Our Favorite Songs of 2018 So Far

Our Favorite Songs of 2018 So Far

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The year isn’t over yet, but we’re already swimming in impressive new releases. Here, we’re charting our favorite songs of 2018 so far, ranging from party jams and breakout singles to pensive compositions and political statements. Scroll through our list below (ranked in no particular order) and keep checking through the year for new additions.

Photo: Getty / Design by Perri Tomkiewicz

“Black Effect” by The Carters

In their surprise joint albumEverything Is Love, Beyoncé and JAY-Z freely boast of their wealth and success, express their love for each other and their family, and celebrate their blackness. On “Black Effect” they consciously place themselves in the pantheon of African American trailblazers while challenging the everyday struggles and prejudices the black community continues to face.”F*ck a false arrest,” they declare at the end of the chorus.

“If You Know You Know” by Pusha T

Don’t let Pusha’s explosive beef with Drake overshadow his album DAYTONA. The seven-song project, the first of G.O.O.D. Music’s streak of summer releases, kicks off with this staggering opener. It’s an obvious hat tip to the rapper’s former life as a cocaine dealer, laced over a Kanye-fied sample of Air’s “Twelve O’Clock Satanial.” The title, which also appears in the chorus, is a wink to his day-one fans. It’s the kind of song you’ll hear blasting through car windows all summer—and likely the rest of the year.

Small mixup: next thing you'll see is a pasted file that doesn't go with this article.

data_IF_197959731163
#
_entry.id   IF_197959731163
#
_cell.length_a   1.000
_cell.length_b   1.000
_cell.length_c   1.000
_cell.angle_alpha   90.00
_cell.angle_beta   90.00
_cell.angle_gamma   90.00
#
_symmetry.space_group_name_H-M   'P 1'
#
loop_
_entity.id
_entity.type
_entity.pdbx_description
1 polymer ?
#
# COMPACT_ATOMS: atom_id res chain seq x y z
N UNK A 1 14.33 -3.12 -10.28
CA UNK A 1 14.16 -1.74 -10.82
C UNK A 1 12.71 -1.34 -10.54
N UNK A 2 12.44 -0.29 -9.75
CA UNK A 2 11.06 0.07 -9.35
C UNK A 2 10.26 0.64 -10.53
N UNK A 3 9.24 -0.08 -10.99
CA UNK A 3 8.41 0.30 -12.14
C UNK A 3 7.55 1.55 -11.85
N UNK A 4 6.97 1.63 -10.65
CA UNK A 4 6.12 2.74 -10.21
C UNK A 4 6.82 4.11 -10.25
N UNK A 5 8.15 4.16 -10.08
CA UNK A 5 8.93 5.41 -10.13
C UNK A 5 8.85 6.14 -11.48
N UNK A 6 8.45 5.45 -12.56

“Geyser” by Mitski

On the first single off of her upcoming record, To Be a Cowboy, Mitski delivers an eerie, haunting tone in an ode to her craft. She previously explained to NPR that this song is “all feeling,” and it shows in her impassioned lyrics and climactic instrumentation. “I will be the one you need / I just can’t be without you,” she repeats through the song. The finished product is a chilling composition that will leave you with goosebumps.

“Chun-Li” by Nicki Minaj

The Queen came through on her long-awaited return with not one comeback single, but two. However, “Chun-Li” soon became the standout with its blistering verses and tight rhythms, in classic Nicki style. The rapper likens her her reign in the male-dominated rap game to the first female character in the Street Fighter franchise.

“Bubblin’” by Anderson .Paak

Despite his well-placed features in the past year or so, it’s been a while since we’ve heard an original from .Paak, following his masterpiece album Malibu. On “Bubblin’,” he ushers in his next era of music with his signature suave take on hip hop, paired with a more aggressive beat (courtesy of producers Jahlil Beats and AntMan Wonder). .Paak’s flow is spry and melodic as he gloats about swimming in money while continuing to save up.